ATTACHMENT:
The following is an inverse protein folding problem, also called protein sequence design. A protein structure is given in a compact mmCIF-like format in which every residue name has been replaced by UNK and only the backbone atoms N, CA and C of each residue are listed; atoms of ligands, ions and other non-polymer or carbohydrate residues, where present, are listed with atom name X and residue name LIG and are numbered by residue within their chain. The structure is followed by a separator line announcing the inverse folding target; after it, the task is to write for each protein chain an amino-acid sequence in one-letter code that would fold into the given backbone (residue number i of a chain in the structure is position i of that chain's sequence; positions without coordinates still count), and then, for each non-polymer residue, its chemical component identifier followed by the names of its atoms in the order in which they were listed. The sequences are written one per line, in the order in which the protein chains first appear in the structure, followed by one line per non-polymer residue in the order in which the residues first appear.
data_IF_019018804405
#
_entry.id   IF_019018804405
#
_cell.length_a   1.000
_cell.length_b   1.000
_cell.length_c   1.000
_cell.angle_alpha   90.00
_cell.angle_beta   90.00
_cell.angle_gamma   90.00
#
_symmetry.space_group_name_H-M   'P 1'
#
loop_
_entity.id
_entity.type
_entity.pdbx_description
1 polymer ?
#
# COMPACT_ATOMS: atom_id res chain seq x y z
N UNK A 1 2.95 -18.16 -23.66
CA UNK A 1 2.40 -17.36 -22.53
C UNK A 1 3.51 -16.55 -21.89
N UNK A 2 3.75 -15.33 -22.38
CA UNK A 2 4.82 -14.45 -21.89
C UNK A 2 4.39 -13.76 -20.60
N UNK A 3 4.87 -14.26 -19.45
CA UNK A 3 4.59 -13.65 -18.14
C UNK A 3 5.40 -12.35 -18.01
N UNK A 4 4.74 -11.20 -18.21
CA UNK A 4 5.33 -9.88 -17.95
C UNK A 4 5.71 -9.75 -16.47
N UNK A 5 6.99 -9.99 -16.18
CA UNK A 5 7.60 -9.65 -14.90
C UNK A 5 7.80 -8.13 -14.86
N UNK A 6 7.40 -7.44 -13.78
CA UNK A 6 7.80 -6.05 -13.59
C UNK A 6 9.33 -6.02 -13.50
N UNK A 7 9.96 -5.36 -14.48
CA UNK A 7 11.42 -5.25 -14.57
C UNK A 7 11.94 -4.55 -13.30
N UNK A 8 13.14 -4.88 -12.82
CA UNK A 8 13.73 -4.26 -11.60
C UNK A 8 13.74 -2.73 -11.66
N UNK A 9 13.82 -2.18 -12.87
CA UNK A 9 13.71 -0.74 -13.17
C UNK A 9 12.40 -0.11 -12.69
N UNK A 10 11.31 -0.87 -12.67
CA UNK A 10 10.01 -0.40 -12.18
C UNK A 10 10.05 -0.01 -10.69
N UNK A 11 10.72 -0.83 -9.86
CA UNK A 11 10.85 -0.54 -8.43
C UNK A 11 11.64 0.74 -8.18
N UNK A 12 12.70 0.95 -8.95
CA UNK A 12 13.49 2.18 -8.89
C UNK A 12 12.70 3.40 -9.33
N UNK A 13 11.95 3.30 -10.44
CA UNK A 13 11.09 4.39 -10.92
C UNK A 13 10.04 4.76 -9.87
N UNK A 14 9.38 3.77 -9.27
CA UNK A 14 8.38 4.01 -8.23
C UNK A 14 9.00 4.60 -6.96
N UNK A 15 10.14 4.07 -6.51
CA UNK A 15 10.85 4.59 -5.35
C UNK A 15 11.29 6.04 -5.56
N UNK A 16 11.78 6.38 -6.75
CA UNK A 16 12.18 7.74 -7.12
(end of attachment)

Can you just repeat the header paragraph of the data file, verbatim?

The following is an inverse protein folding problem, also called protein sequence design. A protein structure is given in a compact mmCIF-like format in which every residue name has been replaced by UNK and only the backbone atoms N, CA and C of each residue are listed; atoms of ligands, ions and other non-polymer or carbohydrate residues, where present, are listed with atom name X and residue name LIG and are numbered by residue within their chain. The structure is followed by a separator line announcing the inverse folding target; after it, the task is to write for each protein chain an amino-acid sequence in one-letter code that would fold into the given backbone (residue number i of a chain in the structure is position i of that chain's sequence; positions without coordinates still count), and then, for each non-polymer residue, its chemical component identifier followed by the names of its atoms in the order in which they were listed. The sequences are written one per line, in the order in which the protein chains first appear in the structure, followed by one line per non-polymer residue in the order in which the residues first appear.